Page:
as for 16 days that's a bit early as mentioned above the re-indexing of the sites has to happen you are probably losing the SERP's on the old.com pages, are the pages on the new.com increasing in total, if so then these should appear in the SERP's and replace the old URL's they might not replace them in the exact position but they will appear in the SERP's once things have selected down.
I have seen old domain' s PR dropping without any change in new domain's PR, which is reflected much later.
Regarding domains, have you just re-directed the sites (only change in domain-name) with same content, design, URL structure or is it a complete make-over including the content and theme?
Thanks a lot for your input. About the questions:
old.com had about 150,000 pages indexed. new.com already has as many pages indexed as well.
|How do the internal links and page titles compare from the old site to the new site?: |
new.com is identical in every respect to old.com. No changes in design or link structure.
Each page points directly to the corresponding page on the new site. Eg.
- old.com/about.html -> new.com/dir/about.html
- old.com/dir/page1.html -> new.com/dir/page1.html
old.com has about 4000+ incoming links
new.com has 100 new, quality incoming links
When doing "link:new.com" Google is already listing incoming links to old.com!
|Have you been able to get any of the old links updated to your new site, try yahoo backlinks... |
No, we haven't managed to do this yet. We've only gotten new incoming links.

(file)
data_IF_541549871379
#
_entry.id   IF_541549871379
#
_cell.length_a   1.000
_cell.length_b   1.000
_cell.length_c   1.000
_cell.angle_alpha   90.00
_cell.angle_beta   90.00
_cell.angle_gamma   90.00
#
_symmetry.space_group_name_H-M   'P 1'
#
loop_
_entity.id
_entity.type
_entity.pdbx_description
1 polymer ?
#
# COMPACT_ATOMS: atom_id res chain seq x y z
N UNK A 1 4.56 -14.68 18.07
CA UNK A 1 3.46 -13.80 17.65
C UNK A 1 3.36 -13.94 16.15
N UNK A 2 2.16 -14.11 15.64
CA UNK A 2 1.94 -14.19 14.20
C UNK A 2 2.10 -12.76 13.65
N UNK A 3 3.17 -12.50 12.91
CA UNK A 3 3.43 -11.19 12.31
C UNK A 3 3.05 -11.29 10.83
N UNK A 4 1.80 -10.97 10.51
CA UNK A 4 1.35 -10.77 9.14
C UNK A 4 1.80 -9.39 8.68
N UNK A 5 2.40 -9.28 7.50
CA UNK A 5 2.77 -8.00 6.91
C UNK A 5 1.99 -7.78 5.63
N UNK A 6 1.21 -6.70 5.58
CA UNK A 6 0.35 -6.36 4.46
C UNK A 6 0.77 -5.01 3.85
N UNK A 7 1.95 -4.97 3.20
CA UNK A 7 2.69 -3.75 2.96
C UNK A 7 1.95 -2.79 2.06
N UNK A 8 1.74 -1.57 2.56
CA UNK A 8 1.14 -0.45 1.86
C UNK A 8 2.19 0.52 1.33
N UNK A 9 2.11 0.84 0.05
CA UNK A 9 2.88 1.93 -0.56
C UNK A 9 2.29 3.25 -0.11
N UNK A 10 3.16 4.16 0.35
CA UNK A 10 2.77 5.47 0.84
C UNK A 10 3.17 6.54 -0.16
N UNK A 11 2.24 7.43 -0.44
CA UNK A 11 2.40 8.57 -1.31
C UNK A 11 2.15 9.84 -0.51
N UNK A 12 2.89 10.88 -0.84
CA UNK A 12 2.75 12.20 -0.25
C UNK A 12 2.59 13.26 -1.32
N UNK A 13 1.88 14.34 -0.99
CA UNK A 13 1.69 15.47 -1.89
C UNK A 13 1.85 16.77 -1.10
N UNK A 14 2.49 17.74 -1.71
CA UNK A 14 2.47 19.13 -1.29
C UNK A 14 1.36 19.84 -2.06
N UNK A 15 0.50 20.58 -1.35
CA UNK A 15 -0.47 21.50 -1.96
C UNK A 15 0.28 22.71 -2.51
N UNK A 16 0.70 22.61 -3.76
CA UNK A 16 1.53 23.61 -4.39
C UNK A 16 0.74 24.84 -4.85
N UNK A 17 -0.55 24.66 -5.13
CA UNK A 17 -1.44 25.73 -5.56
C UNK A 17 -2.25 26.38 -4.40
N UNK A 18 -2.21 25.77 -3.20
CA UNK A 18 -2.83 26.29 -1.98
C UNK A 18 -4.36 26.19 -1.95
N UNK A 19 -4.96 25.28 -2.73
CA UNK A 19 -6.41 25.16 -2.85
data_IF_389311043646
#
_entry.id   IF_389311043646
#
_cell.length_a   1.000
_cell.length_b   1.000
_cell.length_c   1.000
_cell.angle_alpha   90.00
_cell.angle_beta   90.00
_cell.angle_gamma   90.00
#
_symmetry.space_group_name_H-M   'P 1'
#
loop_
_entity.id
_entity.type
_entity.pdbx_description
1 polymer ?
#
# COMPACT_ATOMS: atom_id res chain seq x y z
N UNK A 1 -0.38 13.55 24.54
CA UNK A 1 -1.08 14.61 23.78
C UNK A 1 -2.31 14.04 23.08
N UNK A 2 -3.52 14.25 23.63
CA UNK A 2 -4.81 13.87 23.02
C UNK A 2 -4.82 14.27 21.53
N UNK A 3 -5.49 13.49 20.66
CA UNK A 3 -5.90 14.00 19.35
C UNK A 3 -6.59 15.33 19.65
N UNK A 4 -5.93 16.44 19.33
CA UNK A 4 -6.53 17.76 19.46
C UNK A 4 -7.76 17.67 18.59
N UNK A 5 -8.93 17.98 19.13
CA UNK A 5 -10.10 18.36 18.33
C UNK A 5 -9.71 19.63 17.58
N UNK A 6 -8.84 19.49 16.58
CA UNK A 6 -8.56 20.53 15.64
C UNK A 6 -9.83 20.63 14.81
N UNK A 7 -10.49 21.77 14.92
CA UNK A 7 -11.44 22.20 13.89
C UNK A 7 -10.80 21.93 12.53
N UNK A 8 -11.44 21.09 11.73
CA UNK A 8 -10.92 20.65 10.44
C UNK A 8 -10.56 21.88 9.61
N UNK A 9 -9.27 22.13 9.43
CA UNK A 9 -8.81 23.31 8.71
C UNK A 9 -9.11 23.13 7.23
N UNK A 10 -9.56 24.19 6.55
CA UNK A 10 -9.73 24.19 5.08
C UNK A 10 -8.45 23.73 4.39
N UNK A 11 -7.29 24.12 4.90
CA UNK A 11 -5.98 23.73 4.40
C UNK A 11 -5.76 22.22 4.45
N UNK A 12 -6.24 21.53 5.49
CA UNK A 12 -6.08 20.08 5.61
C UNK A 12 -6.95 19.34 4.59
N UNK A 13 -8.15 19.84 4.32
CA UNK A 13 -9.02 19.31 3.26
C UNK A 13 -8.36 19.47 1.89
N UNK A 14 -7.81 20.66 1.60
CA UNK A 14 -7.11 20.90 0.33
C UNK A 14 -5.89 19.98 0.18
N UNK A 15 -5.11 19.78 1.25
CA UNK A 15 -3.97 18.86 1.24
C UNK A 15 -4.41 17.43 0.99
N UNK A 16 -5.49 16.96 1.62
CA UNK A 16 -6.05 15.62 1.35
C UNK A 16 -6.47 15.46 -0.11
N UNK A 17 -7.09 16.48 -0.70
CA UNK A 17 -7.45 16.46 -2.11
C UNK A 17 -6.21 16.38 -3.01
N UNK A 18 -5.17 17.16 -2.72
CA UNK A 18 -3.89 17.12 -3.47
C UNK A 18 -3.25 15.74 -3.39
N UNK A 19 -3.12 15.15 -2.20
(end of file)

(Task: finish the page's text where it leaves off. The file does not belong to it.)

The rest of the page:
If anyone has any other thoughts or tips, I'd love to hear them.
I'll keep you all updated.
I know you mentioned Webmaster Tools - but did you file the "Change of Address" form that is offered in there?
|I know you mentioned Webmaster Tools - but did you file the "Change of Address" form that is offered in there? |
Yes, that was done on the day.
Good - that should make the painful periodof re-indexing a bit shorter for you.
I've tried to show the changes in PageRank, number of pages indexed according to Webmaster Tools and number of pages when doing a site:site.com.
The date 7/15 was when we made the 301 redirect.
As you can see old.com is dropping out of the Google index fast - as expected.
I know that "site:" is not very reliable, but why does it seem that new.com also dropped recently?
P.S. Setting up "tables" in WebmasterWorld sucks. Is there some trick I'm missing?
Just to check the obvious, since no one has mentioned these...
- Have you checked the server header status for the old domain and the new one?
|Each page points directly to the corresponding page on the new site. Eg. |
old.com/about.html -> new.com/dir/about.html
old.com/dir/page1.html -> new.com/dir/page1.html
- Did you do a pattern redirect using mod_rewrite (assuming Apache here), or did you do a separate redirect for each page?
- Would you post a bit of the syntax you used in .htaccess, for our resident experts to take a look.
|P.S. Setting up "tables" in WebmasterWorld sucks. Is there some trick I'm missing? |
I thought you were pretty ingenious in how you managed it. ;)